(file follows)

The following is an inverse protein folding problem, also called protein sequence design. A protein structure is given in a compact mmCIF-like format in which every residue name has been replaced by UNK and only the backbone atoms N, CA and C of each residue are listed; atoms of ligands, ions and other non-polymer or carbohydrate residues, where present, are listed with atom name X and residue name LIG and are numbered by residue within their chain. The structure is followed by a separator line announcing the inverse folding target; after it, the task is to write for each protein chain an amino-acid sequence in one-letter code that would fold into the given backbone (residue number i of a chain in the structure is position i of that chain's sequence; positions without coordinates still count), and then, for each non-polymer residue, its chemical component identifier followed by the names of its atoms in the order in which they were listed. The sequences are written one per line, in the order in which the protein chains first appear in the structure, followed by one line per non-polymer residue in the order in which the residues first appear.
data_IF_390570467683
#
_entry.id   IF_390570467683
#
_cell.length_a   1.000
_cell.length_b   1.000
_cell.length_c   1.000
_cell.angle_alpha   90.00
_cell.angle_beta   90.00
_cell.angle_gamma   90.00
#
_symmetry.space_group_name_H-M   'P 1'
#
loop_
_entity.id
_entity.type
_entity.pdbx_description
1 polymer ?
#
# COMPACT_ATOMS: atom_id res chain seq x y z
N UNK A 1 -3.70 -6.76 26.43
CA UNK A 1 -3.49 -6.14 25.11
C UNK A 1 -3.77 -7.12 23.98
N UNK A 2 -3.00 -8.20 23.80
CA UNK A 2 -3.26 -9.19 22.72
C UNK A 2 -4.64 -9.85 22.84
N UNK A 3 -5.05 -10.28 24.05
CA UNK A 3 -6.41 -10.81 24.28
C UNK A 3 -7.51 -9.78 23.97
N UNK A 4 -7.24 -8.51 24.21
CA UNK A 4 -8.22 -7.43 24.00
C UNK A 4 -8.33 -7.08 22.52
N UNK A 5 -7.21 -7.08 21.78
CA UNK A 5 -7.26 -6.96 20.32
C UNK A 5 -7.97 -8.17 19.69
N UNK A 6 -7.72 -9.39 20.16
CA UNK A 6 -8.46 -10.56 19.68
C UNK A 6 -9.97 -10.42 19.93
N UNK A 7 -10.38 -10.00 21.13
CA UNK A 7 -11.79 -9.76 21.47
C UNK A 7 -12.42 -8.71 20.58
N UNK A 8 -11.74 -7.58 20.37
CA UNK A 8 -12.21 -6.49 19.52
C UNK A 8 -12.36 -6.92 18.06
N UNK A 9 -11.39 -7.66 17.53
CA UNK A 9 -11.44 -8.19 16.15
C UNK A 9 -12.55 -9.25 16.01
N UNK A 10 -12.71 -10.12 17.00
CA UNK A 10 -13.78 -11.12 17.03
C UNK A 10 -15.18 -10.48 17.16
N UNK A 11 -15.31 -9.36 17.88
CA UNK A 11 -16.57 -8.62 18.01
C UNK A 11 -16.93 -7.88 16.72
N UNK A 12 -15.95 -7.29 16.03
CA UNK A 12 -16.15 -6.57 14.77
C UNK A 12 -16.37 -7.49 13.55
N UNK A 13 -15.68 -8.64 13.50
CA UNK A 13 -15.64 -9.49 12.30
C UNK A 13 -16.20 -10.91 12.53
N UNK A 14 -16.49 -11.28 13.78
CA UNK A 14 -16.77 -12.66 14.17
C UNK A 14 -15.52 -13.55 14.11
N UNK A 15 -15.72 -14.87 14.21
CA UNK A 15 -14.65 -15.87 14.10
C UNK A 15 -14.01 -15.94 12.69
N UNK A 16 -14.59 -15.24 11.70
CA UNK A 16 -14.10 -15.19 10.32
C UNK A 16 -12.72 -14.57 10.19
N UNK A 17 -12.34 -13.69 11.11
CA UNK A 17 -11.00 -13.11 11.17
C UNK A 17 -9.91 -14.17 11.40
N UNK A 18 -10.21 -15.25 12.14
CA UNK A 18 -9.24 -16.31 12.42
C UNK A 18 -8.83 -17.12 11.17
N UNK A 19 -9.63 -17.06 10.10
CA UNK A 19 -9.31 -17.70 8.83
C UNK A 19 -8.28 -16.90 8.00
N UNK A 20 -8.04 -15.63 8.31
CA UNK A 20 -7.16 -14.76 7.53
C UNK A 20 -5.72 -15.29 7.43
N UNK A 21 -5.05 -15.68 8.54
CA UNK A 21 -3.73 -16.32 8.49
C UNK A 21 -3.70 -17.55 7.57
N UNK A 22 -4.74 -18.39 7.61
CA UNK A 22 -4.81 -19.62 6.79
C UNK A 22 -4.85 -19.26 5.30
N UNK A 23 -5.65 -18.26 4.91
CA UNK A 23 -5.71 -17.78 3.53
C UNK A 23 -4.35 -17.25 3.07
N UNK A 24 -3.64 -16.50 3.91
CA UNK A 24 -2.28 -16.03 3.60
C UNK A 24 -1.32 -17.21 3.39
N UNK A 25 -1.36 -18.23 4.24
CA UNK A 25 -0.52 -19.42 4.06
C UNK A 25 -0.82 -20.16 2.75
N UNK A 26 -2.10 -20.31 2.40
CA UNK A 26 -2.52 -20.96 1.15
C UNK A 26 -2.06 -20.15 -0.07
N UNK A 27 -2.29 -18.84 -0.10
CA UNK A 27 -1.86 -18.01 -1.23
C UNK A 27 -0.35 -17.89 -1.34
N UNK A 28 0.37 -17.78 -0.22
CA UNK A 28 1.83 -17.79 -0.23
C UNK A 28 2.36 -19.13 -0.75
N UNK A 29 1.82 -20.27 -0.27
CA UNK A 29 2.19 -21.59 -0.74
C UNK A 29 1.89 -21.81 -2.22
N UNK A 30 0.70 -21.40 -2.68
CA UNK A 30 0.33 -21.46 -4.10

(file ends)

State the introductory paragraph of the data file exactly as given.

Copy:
The following is an inverse protein folding problem, also called protein sequence design. A protein structure is given in a compact mmCIF-like format in which every residue name has been replaced by UNK and only the backbone atoms N, CA and C of each residue are listed; atoms of ligands, ions and other non-polymer or carbohydrate residues, where present, are listed with atom name X and residue name LIG and are numbered by residue within their chain. The structure is followed by a separator line announcing the inverse folding target; after it, the task is to write for each protein chain an amino-acid sequence in one-letter code that would fold into the given backbone (residue number i of a chain in the structure is position i of that chain's sequence; positions without coordinates still count), and then, for each non-polymer residue, its chemical component identifier followed by the names of its atoms in the order in which they were listed. The sequences are written one per line, in the order in which the protein chains first appear in the structure, followed by one line per non-polymer residue in the order in which the residues first appear.